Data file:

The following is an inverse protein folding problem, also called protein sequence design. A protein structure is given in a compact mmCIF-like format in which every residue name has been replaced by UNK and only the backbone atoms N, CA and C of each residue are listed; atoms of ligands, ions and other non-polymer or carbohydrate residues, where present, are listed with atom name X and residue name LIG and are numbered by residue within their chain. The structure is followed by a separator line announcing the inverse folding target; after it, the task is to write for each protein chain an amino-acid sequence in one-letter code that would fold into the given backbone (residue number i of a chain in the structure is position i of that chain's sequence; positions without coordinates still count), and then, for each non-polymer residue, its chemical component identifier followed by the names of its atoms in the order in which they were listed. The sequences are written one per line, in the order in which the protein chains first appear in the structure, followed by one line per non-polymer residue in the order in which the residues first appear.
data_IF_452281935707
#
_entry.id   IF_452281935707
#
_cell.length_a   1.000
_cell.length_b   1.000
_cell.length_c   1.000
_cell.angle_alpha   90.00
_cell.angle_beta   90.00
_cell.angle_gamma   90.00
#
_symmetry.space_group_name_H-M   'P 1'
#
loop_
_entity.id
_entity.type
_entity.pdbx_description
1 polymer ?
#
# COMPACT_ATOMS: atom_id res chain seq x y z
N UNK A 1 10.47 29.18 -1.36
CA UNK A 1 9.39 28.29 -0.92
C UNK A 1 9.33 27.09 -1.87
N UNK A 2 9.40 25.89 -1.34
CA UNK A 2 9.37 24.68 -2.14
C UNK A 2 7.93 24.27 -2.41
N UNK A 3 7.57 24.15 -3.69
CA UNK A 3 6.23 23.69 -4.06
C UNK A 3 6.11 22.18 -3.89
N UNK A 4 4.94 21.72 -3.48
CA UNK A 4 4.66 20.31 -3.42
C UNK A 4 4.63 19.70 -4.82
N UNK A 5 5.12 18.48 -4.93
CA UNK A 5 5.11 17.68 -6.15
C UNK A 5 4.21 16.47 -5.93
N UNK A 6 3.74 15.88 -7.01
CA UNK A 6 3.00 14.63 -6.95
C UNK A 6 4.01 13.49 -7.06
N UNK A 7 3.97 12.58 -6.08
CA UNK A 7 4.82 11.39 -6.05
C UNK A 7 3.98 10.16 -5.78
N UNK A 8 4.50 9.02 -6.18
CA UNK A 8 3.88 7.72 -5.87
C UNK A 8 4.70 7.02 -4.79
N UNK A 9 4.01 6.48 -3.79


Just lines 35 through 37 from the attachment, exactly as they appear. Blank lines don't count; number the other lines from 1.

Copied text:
CA UNK A 5 5.11 17.68 -6.15
C UNK A 5 4.21 16.47 -5.93
N UNK A 6 3.74 15.88 -7.01